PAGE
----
An Interview with Betsy Gal, Author of The Illusion of the Perfect Profession

Short Bio: Betsy Gall and her three children, Grady, Gavin, Sophie, and their dog Liberty, split their time between Charlotte, North Carolina and Minneapolis, Minnesota where she focuses on faith, family and friends. Betsy is an active real estate agent, investor, landlord and habitual remodeler.

Betsy is speaking all over the country about physician suicide after her oncologist husband, Dr. Matthew Gall, tragically and unexpectedly took his own life on Thanksgiving Day in 2019. Betsy recently wrote a book titled The Illusion of the Perfect Profession. It is a story about love, physician suicide, and finding comfort and purpose in the aftermath.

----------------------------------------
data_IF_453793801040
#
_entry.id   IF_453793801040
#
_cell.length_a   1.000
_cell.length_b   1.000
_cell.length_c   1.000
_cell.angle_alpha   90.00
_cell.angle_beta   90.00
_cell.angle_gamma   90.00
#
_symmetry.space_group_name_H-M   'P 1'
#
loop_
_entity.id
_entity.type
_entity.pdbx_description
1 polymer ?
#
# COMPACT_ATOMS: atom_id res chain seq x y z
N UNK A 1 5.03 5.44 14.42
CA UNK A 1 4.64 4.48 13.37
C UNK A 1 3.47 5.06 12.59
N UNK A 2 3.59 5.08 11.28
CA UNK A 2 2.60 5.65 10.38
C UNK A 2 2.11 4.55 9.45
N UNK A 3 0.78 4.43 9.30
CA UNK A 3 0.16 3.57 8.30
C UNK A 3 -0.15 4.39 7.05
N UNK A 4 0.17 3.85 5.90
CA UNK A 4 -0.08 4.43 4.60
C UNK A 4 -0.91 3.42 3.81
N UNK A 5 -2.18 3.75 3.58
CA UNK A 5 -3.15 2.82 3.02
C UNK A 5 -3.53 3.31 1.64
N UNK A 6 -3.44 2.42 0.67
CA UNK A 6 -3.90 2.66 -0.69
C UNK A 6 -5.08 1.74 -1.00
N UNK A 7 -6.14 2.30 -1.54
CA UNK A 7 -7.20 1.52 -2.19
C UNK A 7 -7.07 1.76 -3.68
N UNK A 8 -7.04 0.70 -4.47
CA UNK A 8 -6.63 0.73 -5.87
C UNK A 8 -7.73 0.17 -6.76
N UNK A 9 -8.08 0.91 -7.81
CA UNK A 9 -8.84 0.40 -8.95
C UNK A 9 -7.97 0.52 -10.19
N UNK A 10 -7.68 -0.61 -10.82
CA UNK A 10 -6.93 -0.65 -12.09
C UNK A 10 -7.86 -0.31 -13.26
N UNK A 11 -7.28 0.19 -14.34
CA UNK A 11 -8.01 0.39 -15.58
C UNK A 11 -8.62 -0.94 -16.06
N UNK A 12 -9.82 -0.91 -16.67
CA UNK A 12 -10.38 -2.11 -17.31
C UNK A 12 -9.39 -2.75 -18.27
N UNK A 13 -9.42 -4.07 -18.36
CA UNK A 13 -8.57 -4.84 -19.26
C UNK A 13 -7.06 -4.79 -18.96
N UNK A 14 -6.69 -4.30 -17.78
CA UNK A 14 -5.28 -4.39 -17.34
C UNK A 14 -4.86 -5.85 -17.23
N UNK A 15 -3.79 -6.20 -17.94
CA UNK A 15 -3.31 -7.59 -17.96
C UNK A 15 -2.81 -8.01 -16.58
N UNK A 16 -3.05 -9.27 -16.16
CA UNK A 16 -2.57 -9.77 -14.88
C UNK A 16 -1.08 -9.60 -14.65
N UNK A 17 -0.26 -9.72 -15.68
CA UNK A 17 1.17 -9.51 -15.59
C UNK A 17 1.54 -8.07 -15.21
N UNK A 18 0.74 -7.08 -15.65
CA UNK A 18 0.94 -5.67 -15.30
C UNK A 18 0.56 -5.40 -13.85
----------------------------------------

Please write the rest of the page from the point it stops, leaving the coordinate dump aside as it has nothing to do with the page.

In her spare time, Betsy loves to downhill ski, spend time at her lake home, and exercise. She continues to give back to Angel Foundation and the Dr. Lorna Breen Foundation.

BETSY Gall Interview

1.If you had to describe yourself in three words, what would they be?
Faithful. Strong. Vulnerable.

2. Betsy, your life has taken a remarkable turn with your husband’s tragic passing and your subsequent advocacy work. Can you tell us about the journey that led you to become a prominent voice in raising awareness about physician suicide?